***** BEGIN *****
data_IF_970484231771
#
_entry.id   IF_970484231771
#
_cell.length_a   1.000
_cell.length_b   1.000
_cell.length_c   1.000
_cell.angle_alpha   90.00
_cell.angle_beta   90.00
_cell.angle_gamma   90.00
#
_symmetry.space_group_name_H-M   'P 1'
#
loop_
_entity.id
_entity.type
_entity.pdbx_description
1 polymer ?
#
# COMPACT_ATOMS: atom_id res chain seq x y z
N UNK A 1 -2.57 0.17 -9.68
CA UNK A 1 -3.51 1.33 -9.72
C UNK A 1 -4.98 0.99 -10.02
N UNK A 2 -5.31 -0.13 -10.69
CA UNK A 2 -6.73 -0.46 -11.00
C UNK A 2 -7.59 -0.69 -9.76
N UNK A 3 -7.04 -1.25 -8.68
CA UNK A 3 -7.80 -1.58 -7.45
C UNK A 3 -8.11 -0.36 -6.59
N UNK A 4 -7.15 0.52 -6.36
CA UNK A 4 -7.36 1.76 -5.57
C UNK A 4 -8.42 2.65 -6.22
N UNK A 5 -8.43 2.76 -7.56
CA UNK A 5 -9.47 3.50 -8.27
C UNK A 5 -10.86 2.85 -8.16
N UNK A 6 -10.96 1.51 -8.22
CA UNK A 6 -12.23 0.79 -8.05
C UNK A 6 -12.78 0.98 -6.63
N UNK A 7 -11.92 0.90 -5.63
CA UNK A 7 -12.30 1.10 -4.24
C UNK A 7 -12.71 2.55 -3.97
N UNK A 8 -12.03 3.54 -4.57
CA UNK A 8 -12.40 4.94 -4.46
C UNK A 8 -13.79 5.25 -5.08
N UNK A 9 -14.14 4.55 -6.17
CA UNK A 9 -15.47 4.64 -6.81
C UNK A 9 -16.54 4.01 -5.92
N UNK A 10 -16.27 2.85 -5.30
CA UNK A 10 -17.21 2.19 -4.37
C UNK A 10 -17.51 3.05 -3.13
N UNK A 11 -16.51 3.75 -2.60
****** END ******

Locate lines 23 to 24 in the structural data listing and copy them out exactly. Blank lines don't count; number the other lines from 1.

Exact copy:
C UNK A 1 -4.98 0.99 -10.02
N UNK A 2 -5.31 -0.13 -10.69